That's right Tom. We're full-swing into wedding season. As you know, I';ve done many segments about budgeting for a wedding or how to negotiate a prenup or even managing finances after divorce, but today I want to focus on newlywed couples as they face the daunting task of merging finances.
It's a personal decision figuring out how much of your finances you and your partner want to merge, but hopefully, you've come to some sort of agreement about this before the I do's.
There are many different methods of going about the pooling process. Some couples like keeping everything separate - individual bank accounts for their individual paychecks - and each person is responsible for paying specific household bills. If that works for you, Godspeed, but today we're talking about merging, which is more common.
You could choose to merge absolutely everything under one joint account or you could go with the three-pot system. In the three-pot system, you keep your individual accounts and open a new joint account. Each person puts a designated percentage of their respective salary or a fixed flat amount into that joint account, and the money goes toward the payment of joint expenses like rent, utilities, and groceries. A lot of couples like this approach because they have their own accounts with their own earnings for discretionary spending.
There is no right or wrong choice here and I leave it to you and your partner (and maybe a good financial planner) to hash out the details. But the common denominator is that you must, always, ALWAYS start with honesty and full disclosure. Do not let a partnership start out with financial secrets. Sit down and have the 'money talk.' Come clean about any outstanding credit card debt you may have and devise a plan to pay it off. Be clear with your partner about all your assets and liabilities - and that includes potential future liabilities, like paying for graduate school or caring for an ailing parent.
Just getting married doesn't merge your credit. For instance, a groom's bad credit doesn't automatically lower his new bride's good credit score. Your credit history is your own, and each of you always will have separate credit histories.
But when a couple applies for credit jointly, the lender will consider both of your credit histories. While one person's history may be squeaky clean, the other's more blemished credit could cause the couple to be declined or to pay higher interest rates and fees.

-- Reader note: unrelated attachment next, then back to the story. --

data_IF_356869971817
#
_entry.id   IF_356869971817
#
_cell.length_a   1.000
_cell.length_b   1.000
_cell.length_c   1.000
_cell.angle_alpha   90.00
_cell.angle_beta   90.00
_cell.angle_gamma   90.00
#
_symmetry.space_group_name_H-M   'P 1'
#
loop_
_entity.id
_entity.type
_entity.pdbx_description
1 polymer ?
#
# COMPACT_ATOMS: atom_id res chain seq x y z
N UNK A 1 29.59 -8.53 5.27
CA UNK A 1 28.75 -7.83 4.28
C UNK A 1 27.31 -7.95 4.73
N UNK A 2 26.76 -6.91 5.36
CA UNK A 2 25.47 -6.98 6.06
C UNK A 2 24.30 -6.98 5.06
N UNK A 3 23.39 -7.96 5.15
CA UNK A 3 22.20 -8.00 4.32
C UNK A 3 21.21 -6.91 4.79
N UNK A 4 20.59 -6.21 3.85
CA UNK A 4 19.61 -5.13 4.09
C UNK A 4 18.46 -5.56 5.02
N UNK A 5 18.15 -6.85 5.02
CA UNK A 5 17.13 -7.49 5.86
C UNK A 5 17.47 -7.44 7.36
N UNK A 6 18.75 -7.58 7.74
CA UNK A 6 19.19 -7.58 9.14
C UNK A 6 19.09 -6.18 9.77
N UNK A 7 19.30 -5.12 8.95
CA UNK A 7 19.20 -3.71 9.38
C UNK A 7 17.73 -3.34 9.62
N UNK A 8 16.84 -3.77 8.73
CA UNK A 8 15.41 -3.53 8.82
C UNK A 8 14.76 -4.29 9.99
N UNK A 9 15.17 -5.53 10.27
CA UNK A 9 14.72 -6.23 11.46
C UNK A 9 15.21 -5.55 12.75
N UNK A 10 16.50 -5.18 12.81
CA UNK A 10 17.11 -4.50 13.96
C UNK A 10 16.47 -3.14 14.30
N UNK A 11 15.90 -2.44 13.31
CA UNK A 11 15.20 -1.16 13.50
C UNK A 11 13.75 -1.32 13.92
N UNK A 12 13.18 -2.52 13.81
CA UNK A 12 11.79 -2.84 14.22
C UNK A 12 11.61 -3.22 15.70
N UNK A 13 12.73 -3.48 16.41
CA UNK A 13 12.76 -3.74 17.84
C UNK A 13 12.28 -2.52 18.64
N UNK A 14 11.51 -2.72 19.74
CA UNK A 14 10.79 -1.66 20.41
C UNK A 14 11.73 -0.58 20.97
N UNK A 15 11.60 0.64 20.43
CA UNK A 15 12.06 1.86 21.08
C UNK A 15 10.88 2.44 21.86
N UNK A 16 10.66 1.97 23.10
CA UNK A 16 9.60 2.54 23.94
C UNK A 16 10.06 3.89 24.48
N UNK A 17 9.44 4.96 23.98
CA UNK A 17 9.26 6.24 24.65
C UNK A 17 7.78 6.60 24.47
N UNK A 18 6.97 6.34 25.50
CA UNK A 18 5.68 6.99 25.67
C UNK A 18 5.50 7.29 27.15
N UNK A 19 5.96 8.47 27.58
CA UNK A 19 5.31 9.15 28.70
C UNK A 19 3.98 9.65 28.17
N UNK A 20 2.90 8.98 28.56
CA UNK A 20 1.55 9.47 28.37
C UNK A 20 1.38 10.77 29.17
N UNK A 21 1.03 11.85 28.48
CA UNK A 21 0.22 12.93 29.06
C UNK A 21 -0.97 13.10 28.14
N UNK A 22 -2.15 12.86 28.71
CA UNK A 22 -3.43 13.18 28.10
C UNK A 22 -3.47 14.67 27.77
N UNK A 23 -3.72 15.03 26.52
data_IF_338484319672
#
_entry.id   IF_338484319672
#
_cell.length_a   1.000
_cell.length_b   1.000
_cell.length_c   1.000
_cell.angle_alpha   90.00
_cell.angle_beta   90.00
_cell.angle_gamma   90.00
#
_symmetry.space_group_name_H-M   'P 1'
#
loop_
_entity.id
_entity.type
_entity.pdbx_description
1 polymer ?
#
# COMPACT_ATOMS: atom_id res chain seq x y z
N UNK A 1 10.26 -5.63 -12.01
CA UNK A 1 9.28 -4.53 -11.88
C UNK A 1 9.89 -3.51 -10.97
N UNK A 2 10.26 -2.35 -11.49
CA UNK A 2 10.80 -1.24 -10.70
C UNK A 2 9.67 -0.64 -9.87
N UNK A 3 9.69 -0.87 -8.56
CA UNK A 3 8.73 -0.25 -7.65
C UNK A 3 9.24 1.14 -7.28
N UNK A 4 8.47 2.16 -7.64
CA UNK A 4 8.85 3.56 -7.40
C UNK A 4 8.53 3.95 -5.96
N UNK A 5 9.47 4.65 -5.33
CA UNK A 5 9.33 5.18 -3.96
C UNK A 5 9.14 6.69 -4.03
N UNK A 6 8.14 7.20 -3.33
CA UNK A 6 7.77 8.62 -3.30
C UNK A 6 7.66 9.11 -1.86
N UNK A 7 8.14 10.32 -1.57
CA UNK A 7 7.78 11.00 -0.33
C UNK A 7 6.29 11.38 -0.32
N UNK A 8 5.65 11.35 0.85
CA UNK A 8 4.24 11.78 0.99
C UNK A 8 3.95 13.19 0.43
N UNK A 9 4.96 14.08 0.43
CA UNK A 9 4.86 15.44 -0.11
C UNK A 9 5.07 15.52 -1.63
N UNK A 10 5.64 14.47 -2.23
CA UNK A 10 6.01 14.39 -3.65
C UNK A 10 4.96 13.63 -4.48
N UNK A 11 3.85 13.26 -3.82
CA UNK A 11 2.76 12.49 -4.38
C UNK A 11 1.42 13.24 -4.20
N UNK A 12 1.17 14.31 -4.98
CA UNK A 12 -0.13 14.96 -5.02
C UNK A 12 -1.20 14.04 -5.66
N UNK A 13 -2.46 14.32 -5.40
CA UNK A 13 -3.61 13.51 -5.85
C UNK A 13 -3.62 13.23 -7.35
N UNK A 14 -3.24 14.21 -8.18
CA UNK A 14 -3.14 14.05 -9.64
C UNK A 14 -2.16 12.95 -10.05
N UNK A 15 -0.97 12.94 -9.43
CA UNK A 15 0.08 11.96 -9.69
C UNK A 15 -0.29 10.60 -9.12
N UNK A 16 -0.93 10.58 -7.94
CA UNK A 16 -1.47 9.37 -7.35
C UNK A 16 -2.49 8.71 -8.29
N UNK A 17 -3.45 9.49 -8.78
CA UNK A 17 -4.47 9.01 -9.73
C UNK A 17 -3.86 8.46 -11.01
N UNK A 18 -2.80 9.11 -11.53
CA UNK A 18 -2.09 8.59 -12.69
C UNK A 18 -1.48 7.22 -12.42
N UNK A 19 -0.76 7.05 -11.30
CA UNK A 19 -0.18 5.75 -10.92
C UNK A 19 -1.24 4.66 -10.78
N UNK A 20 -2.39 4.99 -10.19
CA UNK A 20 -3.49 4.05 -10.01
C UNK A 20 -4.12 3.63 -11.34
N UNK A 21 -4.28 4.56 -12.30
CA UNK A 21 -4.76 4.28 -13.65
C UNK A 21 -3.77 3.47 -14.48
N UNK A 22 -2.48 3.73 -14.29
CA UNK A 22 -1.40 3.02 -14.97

This is particularly true when it comes to getting a mortgage. Because a home purchase is such a large debt, both of your credit histories, as well as income and other financial obligations, will be considered to determine if, as a couple, you qualify for the loan.
More important, bad credit could be a red flag for bad financial habits. Be aware that if your mate maxes out or defaults on a joint account, it can damage both of your credit scores and you'd both held responsible for any debts incurred. And going forward, states with community property laws may consider any credit applications or debts incurred during your marriage as joint debt. In cases of bad credit, it's best to keep at least some finances separate while you work on raising the bad score. Again, Tom, this is where it's critical to know what you're getting into. You don't want to be a case of "till debt do you part."
Yes. My overriding rule is this:
Communicate. This is a partnership, and you are a team. Even if one person manages the bills, the other should know what's going on. There shouldn't ever be any surprises, because both you and your partner should be regularly checking in on the state of your financial union.
You know, Tom, I think people assign a lot of unnecessary anxiety to the money issue. You may find that it's actually a lot of fun to join forces. For one thing, two incomes means more money. And more money means you can save more - and splurge more. In addition to that joint account for ordinary expenses, you should have a joint savings account that you both contribute to, thinking about both fun larger expenses (like vacations) and longer-term goals (like homeownership).
One thing I've found helpful, Tom, is to figure out your combined "hourly" wage. Take your household income and divide it by 2,000 - that's fifty 40-hour work weeks and it's the standard number we typically work in a year (because Americans get two weeks of vacation). So, if your household take-home income is $80,000, divide that by 2,000 and you have $40 an hour. That's your household "hourly wage."
What I like about this exercise is that it's easy crunch the numbers and see exactly how hard (or rather, how long) you'd have to work to earn whatever it is you want to splurge on. For example, if you want to buy a $400 tech gizmo, you each would have to work for 10 hours to cover that item.
Twice the sweat-equity means half the work, and that's when being a member of a "team" has its advantages. You should both be maxing out our your 401(k) plans to the best of your ability and setting aside savings for those big long-term goals (like paying for your kids’ education!) but have a little fun while you’re starting out and set a medium-sized goal for yourselves.
For example: To save for a $2,000 vacation, set aside $42 a week and you can head overseas in a year. But the more you save now, the quicker you can get away! Set aside $84 a week, and you can take that vacation in six months.